Therapies to ease suffering of Romford cancer patients
A new service has started at Queen’s Hospital – offering cancer patients a range of therapies to help ease any suffering.
Patients can now access therapies such as aromatherapy, reflexology and Indian head massage on-site.
People being treated for cancer can often feel stressed and anxious, as well as experiencing pain and nausea.
Complementary therapies are known to help alleviate these.
The therapy room in the oncology department was officially opened this week, and is now treating patients.
The service was made possible thanks to a donation from Georgia’s Teenage Cancer Appeal (GTCA) – a charity set up in memory of 14-year-old Georgia Cordery who died at the age of 14.
She was treated at Queen’s Hospital.
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Her father Peter visited the unit to officially open the new facility.
Therapist Julie Campbell will be running the service, and has recruited trained volunteers to help her carry out as many treatments as possible.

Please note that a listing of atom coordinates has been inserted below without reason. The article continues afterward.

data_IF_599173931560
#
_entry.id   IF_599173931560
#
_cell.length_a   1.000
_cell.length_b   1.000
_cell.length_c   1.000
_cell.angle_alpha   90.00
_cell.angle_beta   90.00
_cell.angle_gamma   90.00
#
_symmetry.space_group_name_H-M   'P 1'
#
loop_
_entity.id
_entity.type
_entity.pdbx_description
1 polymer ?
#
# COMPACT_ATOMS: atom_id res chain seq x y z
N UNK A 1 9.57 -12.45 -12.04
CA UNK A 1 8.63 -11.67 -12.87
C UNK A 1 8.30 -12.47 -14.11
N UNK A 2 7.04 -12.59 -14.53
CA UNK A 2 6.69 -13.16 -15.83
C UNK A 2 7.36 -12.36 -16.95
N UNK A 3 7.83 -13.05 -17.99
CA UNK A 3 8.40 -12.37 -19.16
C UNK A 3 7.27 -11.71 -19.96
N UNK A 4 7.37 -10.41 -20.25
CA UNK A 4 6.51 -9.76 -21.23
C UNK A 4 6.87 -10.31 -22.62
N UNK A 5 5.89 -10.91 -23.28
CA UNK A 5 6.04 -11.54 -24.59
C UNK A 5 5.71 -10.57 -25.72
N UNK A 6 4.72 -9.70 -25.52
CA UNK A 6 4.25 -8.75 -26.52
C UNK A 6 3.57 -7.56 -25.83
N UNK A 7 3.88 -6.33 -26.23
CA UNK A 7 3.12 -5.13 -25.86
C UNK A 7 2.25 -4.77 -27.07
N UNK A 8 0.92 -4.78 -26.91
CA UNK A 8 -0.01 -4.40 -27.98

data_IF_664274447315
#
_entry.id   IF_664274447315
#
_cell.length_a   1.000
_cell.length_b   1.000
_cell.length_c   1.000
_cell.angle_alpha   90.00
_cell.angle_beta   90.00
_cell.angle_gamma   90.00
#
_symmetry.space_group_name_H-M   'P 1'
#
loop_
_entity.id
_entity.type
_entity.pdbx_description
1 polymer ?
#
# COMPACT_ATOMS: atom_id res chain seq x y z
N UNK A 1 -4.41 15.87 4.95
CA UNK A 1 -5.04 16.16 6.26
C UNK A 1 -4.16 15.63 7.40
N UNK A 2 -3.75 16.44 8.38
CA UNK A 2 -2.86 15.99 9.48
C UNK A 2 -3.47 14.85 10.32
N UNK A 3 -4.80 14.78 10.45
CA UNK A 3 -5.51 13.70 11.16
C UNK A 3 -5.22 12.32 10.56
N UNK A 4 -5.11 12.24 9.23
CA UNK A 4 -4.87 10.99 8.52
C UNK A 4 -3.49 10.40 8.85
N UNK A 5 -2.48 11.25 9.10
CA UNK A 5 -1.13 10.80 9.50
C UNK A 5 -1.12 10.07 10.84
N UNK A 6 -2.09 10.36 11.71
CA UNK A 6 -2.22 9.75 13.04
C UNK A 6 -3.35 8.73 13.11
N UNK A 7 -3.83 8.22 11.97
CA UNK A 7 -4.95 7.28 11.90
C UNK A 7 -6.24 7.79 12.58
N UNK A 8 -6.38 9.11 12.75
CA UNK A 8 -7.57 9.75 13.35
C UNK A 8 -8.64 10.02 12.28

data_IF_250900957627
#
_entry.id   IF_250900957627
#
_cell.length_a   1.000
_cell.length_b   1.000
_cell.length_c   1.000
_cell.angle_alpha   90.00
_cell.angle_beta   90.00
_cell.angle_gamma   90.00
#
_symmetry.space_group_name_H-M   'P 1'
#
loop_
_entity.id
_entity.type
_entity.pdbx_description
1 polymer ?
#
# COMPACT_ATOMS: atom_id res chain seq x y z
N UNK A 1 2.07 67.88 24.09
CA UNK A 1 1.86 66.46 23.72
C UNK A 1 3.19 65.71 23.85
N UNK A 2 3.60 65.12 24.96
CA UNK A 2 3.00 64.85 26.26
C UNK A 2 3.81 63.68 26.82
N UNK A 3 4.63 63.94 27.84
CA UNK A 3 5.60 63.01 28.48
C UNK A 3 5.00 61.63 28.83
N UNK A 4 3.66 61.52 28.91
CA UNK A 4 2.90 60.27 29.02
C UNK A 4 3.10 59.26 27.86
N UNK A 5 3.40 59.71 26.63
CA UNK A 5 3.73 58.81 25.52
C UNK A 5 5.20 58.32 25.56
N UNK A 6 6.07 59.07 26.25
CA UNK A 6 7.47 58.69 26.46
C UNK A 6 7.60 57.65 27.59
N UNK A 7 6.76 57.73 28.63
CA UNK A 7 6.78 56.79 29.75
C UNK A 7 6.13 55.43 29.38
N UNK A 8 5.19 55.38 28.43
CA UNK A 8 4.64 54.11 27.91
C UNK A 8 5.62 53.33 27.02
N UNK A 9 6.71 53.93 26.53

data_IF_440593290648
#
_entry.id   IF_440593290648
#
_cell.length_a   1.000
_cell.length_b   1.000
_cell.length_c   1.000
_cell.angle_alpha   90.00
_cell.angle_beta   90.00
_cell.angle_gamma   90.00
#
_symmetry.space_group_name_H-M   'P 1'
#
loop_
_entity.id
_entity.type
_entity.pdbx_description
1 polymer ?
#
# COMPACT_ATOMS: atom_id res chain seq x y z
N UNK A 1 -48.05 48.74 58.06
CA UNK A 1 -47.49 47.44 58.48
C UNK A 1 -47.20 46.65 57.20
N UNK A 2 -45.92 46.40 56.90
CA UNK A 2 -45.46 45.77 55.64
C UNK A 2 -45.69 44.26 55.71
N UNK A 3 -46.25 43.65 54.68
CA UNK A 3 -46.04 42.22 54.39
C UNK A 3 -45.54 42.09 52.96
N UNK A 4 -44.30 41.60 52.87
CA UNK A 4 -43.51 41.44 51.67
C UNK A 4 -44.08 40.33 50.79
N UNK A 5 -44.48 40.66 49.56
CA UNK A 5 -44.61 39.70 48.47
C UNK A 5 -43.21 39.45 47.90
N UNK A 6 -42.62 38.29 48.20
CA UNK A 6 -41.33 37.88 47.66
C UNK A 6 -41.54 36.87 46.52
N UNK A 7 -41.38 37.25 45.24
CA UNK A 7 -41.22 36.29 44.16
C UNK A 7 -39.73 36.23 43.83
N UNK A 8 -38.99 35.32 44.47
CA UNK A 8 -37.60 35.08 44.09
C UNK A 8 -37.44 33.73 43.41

“I have been working with cancer patients for a long time, and it is astonishing to see the difference that therapies can make,” said Julie.
“It can reduce stress, help people sleep and reduce the symptoms of cancer. It’s hugely rewarding to see how much it means to people.”
Julie will even be spending time in the cancer day unit, offering reflexology to people as they are receiving their chemotherapy.
Divisional Nurse Judith Douglas said: “This service will mean an awful lot to our patients. The therapy room is an oasis of calm and will be extremely well used.”
Staff working in the unit will be offering therapies to patients and promoting the new service.
The GTCA has donated around �40,000 to the Trust, and has also funded the refurbishment of the sensory room on the children’s ward